Irma Vep


Eleonora Roaro, “Irma Vep”
Single-channel video | 5’54’’
3840 × 2160 UHD 16:9 | Silent
Edition 3 + AP | 2023
Camera and DOP: Marco Brianza
Costume: Francesca Mulè 

Eleonora Roaro, “@irmavep_nowhere”
IoT sculpture (3D printing in PLA, microcontroller Arduino, pink LED strip)
23x8x25 cm | edition 3 + 2 PA | 2023
NeRF scanning and 3D model optimization: Alessandro Passoni 
3D printing + IoT: Marco Brianza 

Eleonora Roaro, “Irma’s Heels”
Instagram filter | 2023
3D model: Alessandro Passoni

In memory of Orio Vergani / Nowhere gallery.

“People took the silence of the movies for granted because they never quite lost the feeling that what they saw was after all only pictures.”
Rufolf Arnheim, Film as Art
(University of California Press, 1957), p. 33.

Irma Vep is one of the earliest femme fatales – or vamps, a contraction of vampire, of which the name Irma Vep is an anagram – in the history of cinema. Portrayed by the actress Musidora, she is a cat suit-wearing burglar in the silent crime serial film “Les Vampires” (1915) written and directed by Louis Feuillade. She initially inspired the surrealists and later filmmakers such as Olivier Assayas, who created a film (1996) and then a TV series (2022) titled “Irma Vep.” Both of these works are metanarrative pieces that attempt to reenact the original serial, with the actress, in the first case, wearing a black vinyl catsuit purchased from a sex shop.
Irma Vep is an alter ego of the artist Eleonora Roaro, based on interviews with professional dorminatrices (“pro dommes” for short) active between Milan and Turin. She is a collective character that allows a reflection on sex work, fetishism, desire, and images in contemporary society, in an “onlife” dimension where the boundaries between online and offline are increasingly blurred. With her latex catsuit and glossy boots, Irma Vep is a virtual image that embodies fetishistic and sadomasochistic (SM) impulses. As Arnheim wrote a few years after the invention of sound films, in silent cinema – which operates exclusively through images – sight is the main sense. Therefore, silent film offers the opportunity to explore the connection between images and fetishism, as well as fetishism for images. “The fetish would be entirely like a symbol, but similar to an impressed and fixed plane, an impressed image, a photograph to which one would always return.”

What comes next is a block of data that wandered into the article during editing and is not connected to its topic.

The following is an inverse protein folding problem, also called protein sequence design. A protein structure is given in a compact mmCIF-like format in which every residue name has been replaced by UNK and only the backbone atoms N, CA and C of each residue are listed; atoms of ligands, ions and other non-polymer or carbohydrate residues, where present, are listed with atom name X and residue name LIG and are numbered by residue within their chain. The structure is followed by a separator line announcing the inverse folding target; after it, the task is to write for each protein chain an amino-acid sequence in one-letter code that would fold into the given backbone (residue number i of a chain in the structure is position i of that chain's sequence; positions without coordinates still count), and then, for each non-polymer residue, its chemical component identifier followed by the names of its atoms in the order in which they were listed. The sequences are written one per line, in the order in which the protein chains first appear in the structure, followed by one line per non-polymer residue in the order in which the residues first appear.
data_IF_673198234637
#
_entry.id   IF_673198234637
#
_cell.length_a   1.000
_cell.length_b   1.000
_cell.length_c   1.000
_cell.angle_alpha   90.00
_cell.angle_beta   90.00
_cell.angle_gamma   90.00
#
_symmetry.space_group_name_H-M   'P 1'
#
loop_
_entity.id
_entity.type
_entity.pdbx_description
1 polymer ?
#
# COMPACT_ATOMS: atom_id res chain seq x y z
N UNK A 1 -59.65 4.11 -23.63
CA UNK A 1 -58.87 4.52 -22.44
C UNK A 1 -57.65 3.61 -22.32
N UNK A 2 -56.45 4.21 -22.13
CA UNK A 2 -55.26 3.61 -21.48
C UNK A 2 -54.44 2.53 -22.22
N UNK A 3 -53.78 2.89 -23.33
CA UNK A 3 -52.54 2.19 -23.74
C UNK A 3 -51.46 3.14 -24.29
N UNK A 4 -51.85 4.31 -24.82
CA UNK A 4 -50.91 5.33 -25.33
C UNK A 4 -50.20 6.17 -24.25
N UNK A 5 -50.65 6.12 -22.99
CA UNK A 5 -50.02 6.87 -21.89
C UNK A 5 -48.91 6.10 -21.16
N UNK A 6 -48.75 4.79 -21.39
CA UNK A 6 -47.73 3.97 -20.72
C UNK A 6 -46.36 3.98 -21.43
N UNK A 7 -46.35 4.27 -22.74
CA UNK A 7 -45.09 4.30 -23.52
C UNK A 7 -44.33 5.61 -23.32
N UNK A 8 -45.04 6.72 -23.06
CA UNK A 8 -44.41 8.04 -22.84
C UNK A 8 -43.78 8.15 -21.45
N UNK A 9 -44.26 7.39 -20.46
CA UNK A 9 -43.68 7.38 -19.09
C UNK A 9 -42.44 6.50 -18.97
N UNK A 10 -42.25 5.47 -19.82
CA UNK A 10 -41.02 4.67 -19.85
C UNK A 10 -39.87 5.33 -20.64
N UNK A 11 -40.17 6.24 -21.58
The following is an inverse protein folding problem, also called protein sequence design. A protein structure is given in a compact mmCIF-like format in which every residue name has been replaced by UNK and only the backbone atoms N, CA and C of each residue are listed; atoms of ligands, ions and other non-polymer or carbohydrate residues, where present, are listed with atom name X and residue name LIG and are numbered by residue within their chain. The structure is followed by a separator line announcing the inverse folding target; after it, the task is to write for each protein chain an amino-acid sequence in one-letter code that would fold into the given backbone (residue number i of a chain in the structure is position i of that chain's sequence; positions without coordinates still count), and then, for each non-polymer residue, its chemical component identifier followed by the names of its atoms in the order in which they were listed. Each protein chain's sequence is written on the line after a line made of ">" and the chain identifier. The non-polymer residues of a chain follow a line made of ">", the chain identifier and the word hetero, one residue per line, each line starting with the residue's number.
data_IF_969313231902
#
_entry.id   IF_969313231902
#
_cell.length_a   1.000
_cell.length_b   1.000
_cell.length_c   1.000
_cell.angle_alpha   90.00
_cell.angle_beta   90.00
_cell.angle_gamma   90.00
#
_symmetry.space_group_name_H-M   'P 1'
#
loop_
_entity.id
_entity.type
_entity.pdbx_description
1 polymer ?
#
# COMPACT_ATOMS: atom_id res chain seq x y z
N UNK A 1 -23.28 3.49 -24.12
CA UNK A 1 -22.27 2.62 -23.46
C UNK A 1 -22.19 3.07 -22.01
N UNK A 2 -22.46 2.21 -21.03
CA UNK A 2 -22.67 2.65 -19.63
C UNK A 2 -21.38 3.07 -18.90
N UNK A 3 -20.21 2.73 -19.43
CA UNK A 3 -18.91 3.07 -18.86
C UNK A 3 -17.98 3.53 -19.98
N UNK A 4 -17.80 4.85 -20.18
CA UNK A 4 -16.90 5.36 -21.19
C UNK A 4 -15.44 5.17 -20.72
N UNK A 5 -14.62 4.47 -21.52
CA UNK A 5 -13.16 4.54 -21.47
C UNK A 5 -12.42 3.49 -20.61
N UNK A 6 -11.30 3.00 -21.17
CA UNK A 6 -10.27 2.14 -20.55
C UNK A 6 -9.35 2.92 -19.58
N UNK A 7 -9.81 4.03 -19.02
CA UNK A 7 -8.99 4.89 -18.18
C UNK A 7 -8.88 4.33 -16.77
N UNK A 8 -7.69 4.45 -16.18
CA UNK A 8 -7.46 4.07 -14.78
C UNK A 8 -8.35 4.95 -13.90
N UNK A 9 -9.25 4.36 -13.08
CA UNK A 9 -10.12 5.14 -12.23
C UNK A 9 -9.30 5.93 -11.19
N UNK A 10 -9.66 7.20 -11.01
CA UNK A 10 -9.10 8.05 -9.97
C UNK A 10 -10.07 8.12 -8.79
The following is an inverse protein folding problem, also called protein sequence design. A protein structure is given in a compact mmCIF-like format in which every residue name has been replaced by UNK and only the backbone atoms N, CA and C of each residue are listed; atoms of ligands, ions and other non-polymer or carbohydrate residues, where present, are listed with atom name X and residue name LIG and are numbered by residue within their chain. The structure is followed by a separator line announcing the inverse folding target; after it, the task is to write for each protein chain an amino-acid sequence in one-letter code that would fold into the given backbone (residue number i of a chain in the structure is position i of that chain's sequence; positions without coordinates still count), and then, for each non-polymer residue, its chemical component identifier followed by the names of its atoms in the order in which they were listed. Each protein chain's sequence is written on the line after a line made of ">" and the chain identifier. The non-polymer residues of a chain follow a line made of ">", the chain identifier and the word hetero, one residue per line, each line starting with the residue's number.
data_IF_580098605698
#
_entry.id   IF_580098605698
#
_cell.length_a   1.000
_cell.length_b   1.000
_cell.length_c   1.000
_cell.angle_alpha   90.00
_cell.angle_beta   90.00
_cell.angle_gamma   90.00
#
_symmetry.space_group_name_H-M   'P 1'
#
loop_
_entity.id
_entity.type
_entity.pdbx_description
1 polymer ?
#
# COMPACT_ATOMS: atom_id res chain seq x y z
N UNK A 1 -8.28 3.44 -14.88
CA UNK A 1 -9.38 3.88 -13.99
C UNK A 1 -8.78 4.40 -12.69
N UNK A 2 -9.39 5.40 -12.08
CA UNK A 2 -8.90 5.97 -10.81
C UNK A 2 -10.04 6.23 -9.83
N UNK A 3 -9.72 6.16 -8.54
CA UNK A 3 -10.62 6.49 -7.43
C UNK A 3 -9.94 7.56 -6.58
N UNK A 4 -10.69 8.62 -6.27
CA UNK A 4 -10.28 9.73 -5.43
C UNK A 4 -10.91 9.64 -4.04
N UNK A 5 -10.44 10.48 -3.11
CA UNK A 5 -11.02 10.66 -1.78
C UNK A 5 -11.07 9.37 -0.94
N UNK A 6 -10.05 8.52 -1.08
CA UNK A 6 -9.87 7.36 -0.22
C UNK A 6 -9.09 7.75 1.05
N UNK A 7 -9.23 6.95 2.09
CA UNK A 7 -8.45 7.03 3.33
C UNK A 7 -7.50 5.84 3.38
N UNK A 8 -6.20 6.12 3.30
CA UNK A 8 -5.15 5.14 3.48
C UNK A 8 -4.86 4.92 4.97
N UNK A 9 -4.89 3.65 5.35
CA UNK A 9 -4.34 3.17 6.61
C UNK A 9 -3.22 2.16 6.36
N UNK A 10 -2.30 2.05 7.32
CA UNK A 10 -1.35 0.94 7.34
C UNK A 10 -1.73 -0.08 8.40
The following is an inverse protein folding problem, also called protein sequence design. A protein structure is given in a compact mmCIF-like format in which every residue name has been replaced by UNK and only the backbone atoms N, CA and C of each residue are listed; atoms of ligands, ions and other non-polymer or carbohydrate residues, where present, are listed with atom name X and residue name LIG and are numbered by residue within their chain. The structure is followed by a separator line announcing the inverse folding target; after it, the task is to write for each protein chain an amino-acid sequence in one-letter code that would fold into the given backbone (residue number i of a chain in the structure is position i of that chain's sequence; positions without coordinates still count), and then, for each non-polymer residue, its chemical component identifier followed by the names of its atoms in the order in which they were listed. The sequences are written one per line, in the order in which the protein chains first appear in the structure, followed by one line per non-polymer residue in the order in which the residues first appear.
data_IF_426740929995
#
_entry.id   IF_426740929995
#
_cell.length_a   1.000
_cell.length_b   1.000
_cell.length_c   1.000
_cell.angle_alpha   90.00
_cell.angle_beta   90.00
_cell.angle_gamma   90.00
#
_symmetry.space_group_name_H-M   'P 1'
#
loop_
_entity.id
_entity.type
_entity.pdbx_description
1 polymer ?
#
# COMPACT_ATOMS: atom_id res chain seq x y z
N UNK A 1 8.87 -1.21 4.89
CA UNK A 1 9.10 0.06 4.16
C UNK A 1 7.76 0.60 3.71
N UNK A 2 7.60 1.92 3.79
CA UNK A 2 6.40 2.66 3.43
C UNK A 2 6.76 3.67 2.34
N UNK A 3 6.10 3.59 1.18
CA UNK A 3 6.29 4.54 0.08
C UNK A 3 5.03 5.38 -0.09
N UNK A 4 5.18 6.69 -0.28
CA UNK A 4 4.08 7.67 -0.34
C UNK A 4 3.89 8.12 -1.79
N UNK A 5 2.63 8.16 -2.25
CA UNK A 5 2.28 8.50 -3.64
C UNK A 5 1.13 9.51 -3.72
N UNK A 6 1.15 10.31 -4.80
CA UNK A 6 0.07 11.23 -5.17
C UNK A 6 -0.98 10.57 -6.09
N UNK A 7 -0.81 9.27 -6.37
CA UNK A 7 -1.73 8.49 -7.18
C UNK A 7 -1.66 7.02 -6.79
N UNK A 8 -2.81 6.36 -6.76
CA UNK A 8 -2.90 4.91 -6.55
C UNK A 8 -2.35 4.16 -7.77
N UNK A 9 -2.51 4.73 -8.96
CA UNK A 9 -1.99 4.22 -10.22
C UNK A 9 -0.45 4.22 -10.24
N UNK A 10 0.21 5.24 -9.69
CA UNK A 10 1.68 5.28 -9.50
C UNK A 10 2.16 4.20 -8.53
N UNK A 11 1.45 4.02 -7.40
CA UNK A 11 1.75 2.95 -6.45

Irma Vep is a performance that allows us to consider SM practices as a cultural performance: they stage power dynamics that can simultaneously draw from and disavow their social referents. Sexual relationships, much like political relationships, are perceived as power struggles, with the peculiarity that, in the case of SM, these positions are interchangeable, as gender roles are.
Irma Vep is an exhibition composed of three works: a video (“Irma Vep”), in which the narrative is conveyed through text as in the intertitles of the silent era; an IoT sculpture titled “@irmavep_nowhere”, a 3D printed replica of the boot worn in the video, that lights up in pink when users and Irma Vep – within the ambiguity of whether she is a physical person or a bot – interact with each other on Telegram; and an Instagram filter (“Irma’s Heels”) that allows the shiny 3D boot model to be placed anywhere in the world.